April of this year marks a significant milestone in Taiwan’s development of open data, celebrating the 10th anniversary of the “Government Open Data Platform.” Today, the platform has opened access to more than 55,000 datasets, boasting over 110 million views and 19 million downloads.

Over the years, numerous creative applications that address social issues have emerged from the foundation of open data. For example, innovative ideas, such as an irrigation system that combines rainwater warnings and a smart system designed to help farmers and fishermen cultivate clams, have been proposed by contestants in data application competitions in recent years.

The key to the success of these ideas lies in the continuous release of various types of high impact data by government agencies.

In the past, high impact data with significant public value, such as meteorological observations and disaster relief resources, often faced legal and computational constraints, preventing their easy release. Over the past decade, the government has persevered in overcoming these challenges to provide data for public use.

For instance, the Central Weather Bureau’s “Meteorological Resources Innovation Application Plan,” announced in 2022, opened up access to high-precision meteorological data and resources for legal entities and businesses. This not only improves the accuracy of weather forecasts but also enables the development of targeted meteorological and ocean current analyses for industries like fisheries and shipping.

This case study demonstrates the potential for high-value application data to connect different industries and professions. After soliciting opinions from various ministries and the public, the Digital Ministry has established a “High Application Value Thematic Area” on the Government Open Data Platform.

Departing from the previous classification based on industry or agency, we now categorize data based on “themes” according to social value and content. Initially, six data sets were classified: climate and environment, disaster prevention and rescue, transportation, health and medical care, energy management, and social assistance. Theme-based planning not only aids in data search but also reveals the connections between different data sets, stimulating further collaboration.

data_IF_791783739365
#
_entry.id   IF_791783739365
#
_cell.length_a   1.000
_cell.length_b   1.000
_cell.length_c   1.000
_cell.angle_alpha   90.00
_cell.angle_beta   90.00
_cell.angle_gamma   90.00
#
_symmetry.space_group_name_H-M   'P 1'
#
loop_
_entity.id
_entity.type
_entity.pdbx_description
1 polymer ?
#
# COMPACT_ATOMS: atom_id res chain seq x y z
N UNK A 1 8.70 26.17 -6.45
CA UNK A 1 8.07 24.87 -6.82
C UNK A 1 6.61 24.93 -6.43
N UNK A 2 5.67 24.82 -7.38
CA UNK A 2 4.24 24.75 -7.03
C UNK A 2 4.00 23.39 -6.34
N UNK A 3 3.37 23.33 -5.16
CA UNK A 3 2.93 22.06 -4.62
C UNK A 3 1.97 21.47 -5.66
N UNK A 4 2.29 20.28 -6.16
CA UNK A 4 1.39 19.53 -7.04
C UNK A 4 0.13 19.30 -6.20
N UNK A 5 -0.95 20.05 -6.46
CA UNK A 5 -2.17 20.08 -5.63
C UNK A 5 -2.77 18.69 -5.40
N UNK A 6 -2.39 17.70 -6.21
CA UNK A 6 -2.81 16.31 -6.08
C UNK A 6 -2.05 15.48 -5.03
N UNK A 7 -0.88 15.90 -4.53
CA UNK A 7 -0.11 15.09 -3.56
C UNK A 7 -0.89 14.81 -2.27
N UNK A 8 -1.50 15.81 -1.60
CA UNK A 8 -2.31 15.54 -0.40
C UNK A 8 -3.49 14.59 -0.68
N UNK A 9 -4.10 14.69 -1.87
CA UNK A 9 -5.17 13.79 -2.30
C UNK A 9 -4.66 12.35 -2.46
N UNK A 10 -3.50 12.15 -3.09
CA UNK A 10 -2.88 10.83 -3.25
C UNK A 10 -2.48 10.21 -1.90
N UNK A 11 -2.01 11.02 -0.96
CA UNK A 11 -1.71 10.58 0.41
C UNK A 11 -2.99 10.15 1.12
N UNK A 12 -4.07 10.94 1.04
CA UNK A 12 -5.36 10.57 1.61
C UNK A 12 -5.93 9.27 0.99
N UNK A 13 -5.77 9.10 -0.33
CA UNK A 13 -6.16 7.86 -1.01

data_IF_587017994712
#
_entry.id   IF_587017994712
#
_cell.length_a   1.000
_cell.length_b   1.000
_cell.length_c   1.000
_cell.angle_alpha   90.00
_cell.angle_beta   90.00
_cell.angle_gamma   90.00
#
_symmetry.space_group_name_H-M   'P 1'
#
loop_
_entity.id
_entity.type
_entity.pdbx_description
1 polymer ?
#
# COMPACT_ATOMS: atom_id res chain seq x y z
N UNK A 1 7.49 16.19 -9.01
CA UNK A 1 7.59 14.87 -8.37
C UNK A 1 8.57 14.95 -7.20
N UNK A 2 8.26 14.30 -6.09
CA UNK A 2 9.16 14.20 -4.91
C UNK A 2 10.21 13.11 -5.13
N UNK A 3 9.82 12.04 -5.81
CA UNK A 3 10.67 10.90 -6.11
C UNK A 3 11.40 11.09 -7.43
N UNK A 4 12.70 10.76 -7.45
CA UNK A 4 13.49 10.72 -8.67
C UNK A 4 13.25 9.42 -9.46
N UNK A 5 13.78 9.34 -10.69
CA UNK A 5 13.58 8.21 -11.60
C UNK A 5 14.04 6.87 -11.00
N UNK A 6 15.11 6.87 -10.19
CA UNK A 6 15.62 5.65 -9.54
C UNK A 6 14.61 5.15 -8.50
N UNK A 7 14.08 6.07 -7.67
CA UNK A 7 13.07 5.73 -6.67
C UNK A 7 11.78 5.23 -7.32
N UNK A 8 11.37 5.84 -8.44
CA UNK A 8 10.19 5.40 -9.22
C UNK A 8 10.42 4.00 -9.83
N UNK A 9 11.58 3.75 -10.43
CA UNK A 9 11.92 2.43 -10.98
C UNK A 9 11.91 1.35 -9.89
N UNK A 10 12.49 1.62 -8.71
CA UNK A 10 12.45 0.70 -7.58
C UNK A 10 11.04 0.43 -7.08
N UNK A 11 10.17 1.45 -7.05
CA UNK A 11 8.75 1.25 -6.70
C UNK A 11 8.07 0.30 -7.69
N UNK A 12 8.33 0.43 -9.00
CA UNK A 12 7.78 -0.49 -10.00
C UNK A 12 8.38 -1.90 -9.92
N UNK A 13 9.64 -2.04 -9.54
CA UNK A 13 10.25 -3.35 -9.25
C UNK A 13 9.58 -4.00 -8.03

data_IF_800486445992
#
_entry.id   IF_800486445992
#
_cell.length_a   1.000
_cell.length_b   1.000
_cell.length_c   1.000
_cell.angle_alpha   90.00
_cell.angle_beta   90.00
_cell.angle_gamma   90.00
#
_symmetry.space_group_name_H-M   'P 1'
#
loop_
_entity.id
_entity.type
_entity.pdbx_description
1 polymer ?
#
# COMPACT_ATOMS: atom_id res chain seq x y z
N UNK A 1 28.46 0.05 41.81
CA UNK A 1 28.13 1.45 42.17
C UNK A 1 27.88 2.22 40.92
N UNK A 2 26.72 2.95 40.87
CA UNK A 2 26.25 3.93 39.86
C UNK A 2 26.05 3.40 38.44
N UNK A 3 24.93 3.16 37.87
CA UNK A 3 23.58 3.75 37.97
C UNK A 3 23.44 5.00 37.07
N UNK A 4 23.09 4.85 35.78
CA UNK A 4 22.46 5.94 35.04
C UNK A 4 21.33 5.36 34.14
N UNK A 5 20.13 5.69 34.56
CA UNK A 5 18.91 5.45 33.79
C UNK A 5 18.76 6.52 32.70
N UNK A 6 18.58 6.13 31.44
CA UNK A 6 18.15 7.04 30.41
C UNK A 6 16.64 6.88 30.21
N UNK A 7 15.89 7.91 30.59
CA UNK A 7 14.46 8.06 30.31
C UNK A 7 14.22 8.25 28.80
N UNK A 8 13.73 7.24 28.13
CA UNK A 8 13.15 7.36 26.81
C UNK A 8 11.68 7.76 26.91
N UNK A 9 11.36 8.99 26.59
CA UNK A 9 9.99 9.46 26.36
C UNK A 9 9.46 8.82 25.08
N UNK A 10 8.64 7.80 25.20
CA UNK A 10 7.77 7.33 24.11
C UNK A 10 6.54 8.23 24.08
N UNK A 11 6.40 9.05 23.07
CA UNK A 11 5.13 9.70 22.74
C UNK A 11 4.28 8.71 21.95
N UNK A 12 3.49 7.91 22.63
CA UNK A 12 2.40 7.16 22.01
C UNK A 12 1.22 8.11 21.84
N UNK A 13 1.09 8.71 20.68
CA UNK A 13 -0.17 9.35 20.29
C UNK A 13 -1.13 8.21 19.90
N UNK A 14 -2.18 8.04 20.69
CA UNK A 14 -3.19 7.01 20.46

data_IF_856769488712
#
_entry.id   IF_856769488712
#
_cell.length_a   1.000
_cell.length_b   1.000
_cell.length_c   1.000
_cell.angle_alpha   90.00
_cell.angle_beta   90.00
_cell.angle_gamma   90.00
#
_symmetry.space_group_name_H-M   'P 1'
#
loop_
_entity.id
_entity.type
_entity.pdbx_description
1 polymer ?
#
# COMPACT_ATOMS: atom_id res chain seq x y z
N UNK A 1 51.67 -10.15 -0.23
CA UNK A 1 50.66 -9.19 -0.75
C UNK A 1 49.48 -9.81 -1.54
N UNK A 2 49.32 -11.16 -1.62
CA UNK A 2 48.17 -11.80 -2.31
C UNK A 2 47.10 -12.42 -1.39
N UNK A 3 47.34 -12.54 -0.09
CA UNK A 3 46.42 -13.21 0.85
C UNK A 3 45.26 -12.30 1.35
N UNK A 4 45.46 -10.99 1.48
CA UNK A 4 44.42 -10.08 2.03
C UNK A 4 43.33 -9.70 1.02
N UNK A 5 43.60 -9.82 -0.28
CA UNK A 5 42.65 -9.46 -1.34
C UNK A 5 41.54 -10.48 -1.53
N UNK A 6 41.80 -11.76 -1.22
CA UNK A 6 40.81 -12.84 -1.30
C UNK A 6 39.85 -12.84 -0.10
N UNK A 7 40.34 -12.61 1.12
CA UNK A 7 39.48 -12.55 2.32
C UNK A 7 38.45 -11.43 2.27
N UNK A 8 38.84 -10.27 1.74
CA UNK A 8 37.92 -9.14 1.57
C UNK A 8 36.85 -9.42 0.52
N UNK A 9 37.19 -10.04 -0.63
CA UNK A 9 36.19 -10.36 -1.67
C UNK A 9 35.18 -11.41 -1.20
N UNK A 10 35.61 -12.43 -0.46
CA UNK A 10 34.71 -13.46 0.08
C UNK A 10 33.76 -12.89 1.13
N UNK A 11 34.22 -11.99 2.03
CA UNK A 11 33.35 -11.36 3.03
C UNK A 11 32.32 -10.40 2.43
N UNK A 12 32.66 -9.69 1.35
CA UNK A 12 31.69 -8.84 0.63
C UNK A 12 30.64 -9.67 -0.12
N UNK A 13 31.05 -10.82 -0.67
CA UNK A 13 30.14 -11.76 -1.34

For example, the “climate and environment” dataset can contribute to the net-zero transition. The goal of “net-zero” is to minimize human-induced greenhouse gas emissions while offsetting them through negative emissions technologies and forest carbon sinks. In line with the 2021 United Nations Glasgow Climate Agreement, Taiwan proposed a “2050 Net-Zero Emissions Pathway” in March last year and officially implemented the “Climate Change Response Act” this year.

The theme of this year’s Presidential Hackathon International Track, “#FreeTheFuture: Open, Digital & Green,” combines democratic communication, data application, and net-zero carbon emissions, presenting an excellent opportunity for interdisciplinary data sharing and use.

Earth’s natural resources, often depleted due to human over-exploitation, are considered competitive assets, leaving less for future generations. In contrast, open data serves as an “anti-rival good,” where sharing increases its value and contributes to both individuals and the world.

The Digital Ministry will continue to promote the opening and application of data for public good, assisting in the sustainable use of scarce global resources, and welcoming more friends to join our ranks.